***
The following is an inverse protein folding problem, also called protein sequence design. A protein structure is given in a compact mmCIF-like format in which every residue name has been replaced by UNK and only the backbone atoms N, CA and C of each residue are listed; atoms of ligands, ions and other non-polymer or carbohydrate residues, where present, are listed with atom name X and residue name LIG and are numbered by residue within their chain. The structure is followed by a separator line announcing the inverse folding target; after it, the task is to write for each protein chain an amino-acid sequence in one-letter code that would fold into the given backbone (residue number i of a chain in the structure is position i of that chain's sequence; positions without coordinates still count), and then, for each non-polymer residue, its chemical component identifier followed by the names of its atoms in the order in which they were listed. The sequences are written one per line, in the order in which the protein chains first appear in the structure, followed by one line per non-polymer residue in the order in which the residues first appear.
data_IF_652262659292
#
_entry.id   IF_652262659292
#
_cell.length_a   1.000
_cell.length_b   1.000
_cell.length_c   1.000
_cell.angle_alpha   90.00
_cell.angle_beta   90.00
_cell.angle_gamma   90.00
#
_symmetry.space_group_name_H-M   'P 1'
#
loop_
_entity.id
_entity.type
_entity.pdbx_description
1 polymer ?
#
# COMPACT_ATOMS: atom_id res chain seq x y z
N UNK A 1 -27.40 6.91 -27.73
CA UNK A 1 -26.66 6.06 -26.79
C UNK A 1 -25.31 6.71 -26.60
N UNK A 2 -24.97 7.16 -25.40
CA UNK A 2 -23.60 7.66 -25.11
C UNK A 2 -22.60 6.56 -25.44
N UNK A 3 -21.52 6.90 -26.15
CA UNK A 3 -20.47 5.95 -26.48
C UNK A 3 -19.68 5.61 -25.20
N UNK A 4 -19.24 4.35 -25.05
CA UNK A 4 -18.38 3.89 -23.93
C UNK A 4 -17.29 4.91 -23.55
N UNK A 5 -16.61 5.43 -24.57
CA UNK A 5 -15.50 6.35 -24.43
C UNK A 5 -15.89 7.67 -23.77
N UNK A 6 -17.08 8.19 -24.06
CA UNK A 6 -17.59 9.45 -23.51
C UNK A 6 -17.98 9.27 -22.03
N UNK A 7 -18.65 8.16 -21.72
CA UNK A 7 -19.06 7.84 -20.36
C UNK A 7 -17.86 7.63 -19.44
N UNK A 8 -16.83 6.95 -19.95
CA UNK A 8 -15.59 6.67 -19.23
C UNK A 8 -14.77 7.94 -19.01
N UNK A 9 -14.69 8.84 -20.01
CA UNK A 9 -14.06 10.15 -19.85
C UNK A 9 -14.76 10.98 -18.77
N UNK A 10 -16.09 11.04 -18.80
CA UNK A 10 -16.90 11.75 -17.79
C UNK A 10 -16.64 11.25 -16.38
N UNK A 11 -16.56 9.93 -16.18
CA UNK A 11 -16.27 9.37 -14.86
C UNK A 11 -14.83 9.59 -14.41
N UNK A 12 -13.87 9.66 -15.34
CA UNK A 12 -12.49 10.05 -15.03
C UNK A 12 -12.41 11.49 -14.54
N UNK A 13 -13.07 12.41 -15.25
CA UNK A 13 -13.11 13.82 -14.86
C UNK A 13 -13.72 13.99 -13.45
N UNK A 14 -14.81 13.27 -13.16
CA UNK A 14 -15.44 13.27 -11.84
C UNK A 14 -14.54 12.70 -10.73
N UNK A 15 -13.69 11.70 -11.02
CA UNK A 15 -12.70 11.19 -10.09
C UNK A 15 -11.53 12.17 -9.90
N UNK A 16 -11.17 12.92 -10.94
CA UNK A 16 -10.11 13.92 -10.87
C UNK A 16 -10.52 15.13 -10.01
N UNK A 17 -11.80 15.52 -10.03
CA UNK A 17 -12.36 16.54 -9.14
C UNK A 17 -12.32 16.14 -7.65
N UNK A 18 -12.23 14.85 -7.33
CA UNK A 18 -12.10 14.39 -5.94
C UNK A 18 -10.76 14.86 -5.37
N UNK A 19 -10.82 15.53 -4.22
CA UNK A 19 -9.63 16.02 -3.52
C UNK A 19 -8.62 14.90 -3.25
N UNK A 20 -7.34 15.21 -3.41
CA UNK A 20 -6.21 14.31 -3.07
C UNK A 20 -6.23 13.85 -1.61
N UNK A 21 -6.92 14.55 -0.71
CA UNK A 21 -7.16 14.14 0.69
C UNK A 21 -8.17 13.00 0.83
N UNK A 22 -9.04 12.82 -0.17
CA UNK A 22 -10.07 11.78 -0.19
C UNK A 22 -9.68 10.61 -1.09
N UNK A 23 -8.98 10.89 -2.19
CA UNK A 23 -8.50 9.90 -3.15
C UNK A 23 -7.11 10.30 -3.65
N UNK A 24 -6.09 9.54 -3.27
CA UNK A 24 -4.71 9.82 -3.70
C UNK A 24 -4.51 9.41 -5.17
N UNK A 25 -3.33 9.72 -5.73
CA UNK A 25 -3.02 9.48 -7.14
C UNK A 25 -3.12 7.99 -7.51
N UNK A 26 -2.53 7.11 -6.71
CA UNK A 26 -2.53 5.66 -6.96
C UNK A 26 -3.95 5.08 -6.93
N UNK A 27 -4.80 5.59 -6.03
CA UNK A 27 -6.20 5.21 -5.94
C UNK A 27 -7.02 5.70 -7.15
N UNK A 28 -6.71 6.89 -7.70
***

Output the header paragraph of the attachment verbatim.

The following is an inverse protein folding problem, also called protein sequence design. A protein structure is given in a compact mmCIF-like format in which every residue name has been replaced by UNK and only the backbone atoms N, CA and C of each residue are listed; atoms of ligands, ions and other non-polymer or carbohydrate residues, where present, are listed with atom name X and residue name LIG and are numbered by residue within their chain. The structure is followed by a separator line announcing the inverse folding target; after it, the task is to write for each protein chain an amino-acid sequence in one-letter code that would fold into the given backbone (residue number i of a chain in the structure is position i of that chain's sequence; positions without coordinates still count), and then, for each non-polymer residue, its chemical component identifier followed by the names of its atoms in the order in which they were listed. The sequences are written one per line, in the order in which the protein chains first appear in the structure, followed by one line per non-polymer residue in the order in which the residues first appear.